Swapping indoor theatre stages and seats for outdoor, socially distanced open air performance areas.

Drama for Life, in partnership with the Wits Theatre, Arts Research Africa (ARA), and the Charlize Theron Africa Outreach Project (CTAOP) are showcasing and rehearsing for an outdoor ritual performance. The show, which is a creative attempt to adhere to covid-19 regulations, will open at the end of April.

The performance, When Things Fall Together, is a ritual performance and a poetic reflection which deals with themes such as the ongoing pandemic, loss, grief and the restoration of the relationship between humans and the earth.

The ritual performance was conceptualised and directed by Professor Warren Nebe, the artistic director for the Drama for Life Theatre Company and written by Tlotlego Gaogakwe who has written for other site-specific projects such as Afriqueer.

The Covid-19 pandemic dealt a great blow to the Arts and Culture sector of South Africa in the past year. Protests have been taking place across the country by artists about the mismanagement of covid-19 relief funds and strict lockdown regulations. Just last month the iconic Fugard Theatre shut down permanently, citing loss of revenue during the pandemic as a reason. Many artists and theatres took their performances online as a stop-gap measure to keep them going, but Nebe says he was inspired to “create a live performance, not digital performance, in the age of the pandemic”.

Nebe says the performance is an attempt to reckon with the immense loss and grief brought on by the pandemic, by tapping into an ecotherapy approach. Ecotherapy emphasizes the importance of human relationships with the earth for mental wellbeing and opposes ecocide which is negligence towards nature.  “The underlying cause of the pandemic is due to the fractured, ecocidal relationship to planet earth” he says.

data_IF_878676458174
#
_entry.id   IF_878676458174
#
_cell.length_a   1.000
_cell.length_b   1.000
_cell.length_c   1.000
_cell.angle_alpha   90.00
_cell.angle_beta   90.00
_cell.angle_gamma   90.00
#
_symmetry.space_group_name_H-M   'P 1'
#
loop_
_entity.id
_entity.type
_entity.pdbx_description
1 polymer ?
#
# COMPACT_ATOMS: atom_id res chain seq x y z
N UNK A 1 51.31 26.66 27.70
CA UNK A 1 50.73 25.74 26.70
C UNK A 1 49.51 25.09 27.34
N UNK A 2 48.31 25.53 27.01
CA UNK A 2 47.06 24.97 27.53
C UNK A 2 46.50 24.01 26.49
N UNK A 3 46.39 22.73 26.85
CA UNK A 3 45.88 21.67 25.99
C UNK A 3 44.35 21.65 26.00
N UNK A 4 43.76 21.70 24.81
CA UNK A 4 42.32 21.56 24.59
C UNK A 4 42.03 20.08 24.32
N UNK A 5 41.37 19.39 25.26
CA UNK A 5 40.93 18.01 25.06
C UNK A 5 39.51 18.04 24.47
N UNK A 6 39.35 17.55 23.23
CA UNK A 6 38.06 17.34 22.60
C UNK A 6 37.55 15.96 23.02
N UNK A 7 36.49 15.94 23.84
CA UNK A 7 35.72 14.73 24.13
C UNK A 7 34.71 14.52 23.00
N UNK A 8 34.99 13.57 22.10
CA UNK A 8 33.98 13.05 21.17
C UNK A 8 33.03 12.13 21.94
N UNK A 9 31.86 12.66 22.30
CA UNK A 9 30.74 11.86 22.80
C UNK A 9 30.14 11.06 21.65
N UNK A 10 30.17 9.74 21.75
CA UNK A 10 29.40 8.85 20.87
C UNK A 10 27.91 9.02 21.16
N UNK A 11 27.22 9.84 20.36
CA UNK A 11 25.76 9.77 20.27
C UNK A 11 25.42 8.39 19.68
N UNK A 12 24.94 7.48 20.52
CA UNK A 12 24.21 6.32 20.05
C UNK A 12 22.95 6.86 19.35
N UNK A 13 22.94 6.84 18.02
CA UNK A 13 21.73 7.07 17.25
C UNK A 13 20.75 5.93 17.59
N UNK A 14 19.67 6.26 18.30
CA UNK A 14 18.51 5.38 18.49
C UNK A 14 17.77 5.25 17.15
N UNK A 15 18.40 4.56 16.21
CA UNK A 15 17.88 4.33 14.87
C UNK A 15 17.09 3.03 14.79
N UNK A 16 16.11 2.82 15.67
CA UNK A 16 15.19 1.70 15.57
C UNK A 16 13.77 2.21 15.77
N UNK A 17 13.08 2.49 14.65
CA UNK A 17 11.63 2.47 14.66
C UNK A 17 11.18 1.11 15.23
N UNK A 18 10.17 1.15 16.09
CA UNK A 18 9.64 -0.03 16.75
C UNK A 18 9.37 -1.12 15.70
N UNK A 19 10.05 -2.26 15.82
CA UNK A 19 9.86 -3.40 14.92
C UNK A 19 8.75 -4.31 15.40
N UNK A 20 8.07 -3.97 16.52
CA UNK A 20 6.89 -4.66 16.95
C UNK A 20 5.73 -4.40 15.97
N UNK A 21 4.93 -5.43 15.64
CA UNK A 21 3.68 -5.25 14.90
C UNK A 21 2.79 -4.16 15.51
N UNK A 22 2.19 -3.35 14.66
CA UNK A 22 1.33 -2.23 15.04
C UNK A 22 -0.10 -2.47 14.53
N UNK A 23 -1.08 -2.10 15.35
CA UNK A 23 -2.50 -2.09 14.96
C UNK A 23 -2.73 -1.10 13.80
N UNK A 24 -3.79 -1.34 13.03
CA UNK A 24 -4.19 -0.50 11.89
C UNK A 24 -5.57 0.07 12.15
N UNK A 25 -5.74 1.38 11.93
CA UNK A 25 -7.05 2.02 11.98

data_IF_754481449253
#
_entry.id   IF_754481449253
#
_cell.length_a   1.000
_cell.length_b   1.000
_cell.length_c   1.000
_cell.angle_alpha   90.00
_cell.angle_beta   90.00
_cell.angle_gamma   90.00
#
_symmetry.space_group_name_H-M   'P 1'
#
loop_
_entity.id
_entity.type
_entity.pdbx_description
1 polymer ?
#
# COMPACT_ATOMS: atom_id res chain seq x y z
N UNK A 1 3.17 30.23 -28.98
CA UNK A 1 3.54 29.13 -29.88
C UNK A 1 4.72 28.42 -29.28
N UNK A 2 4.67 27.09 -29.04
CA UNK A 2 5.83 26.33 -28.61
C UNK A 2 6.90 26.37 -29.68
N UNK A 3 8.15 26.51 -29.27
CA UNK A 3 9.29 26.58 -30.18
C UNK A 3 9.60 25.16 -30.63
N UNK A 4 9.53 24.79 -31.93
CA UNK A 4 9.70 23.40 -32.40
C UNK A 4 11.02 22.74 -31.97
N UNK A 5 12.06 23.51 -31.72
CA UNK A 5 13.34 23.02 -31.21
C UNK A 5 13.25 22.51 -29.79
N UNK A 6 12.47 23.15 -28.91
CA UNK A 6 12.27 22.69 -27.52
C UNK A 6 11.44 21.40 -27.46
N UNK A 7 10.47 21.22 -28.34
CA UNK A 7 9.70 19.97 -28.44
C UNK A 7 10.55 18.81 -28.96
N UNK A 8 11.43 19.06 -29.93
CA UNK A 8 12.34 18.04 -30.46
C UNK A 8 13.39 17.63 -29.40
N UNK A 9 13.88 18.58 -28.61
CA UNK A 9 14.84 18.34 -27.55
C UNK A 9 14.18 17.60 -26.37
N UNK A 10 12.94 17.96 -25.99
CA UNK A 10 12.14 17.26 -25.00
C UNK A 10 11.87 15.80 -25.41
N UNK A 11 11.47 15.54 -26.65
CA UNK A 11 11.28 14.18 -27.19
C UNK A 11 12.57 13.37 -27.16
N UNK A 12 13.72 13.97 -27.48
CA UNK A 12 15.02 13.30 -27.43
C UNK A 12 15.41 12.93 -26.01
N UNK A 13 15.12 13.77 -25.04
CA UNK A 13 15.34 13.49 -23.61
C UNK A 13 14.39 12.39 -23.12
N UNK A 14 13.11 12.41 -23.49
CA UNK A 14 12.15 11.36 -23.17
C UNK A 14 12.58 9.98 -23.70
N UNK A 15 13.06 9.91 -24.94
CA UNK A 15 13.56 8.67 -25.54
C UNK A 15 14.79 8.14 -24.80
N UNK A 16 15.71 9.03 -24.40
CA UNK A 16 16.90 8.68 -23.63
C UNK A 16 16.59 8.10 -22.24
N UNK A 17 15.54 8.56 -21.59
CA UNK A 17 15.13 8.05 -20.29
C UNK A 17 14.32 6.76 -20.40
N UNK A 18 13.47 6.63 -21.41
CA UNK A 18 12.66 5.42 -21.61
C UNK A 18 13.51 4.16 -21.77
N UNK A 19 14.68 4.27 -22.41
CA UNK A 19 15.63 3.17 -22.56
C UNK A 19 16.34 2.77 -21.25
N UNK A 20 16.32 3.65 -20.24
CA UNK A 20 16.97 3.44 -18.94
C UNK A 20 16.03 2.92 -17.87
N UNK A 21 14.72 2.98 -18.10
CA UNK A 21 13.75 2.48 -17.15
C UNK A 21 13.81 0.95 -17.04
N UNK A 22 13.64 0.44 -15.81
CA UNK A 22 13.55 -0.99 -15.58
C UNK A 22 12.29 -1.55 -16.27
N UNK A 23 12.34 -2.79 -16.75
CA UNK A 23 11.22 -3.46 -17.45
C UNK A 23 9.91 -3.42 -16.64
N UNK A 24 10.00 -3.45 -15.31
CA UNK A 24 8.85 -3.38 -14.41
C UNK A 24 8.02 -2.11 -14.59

Sithembiso Khalitshwayo, a performer stated that rehearsing on site means that the weather is a challenge. “There would be mornings of sunshine, rain, mist, cold, heat which informed the way that we would work.”

Nebe told the Wits Vuvuzela that taking the

Sithembiso Khalishwayo rehearsing outside. Photo: Warren Nebe

rehearsals to an outdoor space is “healthy, restorative, meditative [and] relational.”

The security of being with just yourself and colleagues is removed in this open space but the knowledge that the rehearsal space is as big or small as you want it to be is enjoyable adds Khalitshwayo.

The performance will be live at the Emmarentia Botanical Garden in Johannesburg on the 25th and 26th of April. Bookings can be made by contacting Alison.green@wits.ac.za. When Things Fall Together can also be found on Instagram @whenthingsfalltogether.

FEATURED IMAGE: Drama for Life theatre company rehearsing When Things Fall Together. Photo: Warren Nebe.